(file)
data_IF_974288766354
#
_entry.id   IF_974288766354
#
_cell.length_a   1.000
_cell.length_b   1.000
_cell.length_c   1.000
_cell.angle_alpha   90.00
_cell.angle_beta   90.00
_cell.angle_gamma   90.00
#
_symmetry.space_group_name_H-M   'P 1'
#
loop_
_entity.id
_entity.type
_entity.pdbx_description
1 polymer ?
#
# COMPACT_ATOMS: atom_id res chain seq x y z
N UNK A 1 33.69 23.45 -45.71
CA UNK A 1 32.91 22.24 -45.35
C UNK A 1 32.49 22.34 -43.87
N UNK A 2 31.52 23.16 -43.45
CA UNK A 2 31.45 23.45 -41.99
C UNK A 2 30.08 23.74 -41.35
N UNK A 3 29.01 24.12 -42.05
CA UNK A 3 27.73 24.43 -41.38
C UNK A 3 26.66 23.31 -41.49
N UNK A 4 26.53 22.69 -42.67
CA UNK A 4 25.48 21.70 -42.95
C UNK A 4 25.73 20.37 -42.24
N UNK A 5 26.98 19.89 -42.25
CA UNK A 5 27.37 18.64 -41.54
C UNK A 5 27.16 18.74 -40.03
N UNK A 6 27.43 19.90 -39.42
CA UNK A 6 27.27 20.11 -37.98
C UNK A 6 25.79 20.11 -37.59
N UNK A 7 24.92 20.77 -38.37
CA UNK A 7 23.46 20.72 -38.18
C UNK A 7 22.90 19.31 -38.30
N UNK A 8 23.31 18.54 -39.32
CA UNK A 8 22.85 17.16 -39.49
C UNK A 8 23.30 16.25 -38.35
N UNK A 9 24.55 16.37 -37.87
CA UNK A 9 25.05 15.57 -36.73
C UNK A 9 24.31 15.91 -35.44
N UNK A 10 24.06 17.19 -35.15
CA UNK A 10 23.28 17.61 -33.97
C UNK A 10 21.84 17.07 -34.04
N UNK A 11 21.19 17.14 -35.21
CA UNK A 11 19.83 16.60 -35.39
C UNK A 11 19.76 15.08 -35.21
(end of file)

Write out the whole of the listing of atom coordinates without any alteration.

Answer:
data_IF_974288766354
#
_entry.id   IF_974288766354
#
_cell.length_a   1.000
_cell.length_b   1.000
_cell.length_c   1.000
_cell.angle_alpha   90.00
_cell.angle_beta   90.00
_cell.angle_gamma   90.00
#
_symmetry.space_group_name_H-M   'P 1'
#
loop_
_entity.id
_entity.type
_entity.pdbx_description
1 polymer ?
#
# COMPACT_ATOMS: atom_id res chain seq x y z
N UNK A 1 33.69 23.45 -45.71
CA UNK A 1 32.91 22.24 -45.35
C UNK A 1 32.49 22.34 -43.87
N UNK A 2 31.52 23.16 -43.45
CA UNK A 2 31.45 23.45 -41.99
C UNK A 2 30.08 23.74 -41.35
N UNK A 3 29.01 24.12 -42.05
CA UNK A 3 27.73 24.43 -41.38
C UNK A 3 26.66 23.31 -41.49
N UNK A 4 26.53 22.69 -42.67
CA UNK A 4 25.48 21.70 -42.95
C UNK A 4 25.73 20.37 -42.24
N UNK A 5 26.98 19.89 -42.25
CA UNK A 5 27.37 18.64 -41.54
C UNK A 5 27.16 18.74 -40.03
N UNK A 6 27.43 19.90 -39.42
CA UNK A 6 27.27 20.11 -37.98
C UNK A 6 25.79 20.11 -37.59
N UNK A 7 24.92 20.77 -38.37
CA UNK A 7 23.46 20.72 -38.18
C UNK A 7 22.90 19.31 -38.30
N UNK A 8 23.31 18.54 -39.32
CA UNK A 8 22.85 17.16 -39.49
C UNK A 8 23.30 16.25 -38.35
N UNK A 9 24.55 16.37 -37.87
CA UNK A 9 25.05 15.57 -36.73
C UNK A 9 24.31 15.91 -35.44
N UNK A 10 24.06 17.19 -35.15
CA UNK A 10 23.28 17.61 -33.97
C UNK A 10 21.84 17.07 -34.04
N UNK A 11 21.19 17.14 -35.21
CA UNK A 11 19.83 16.60 -35.39
C UNK A 11 19.76 15.08 -35.21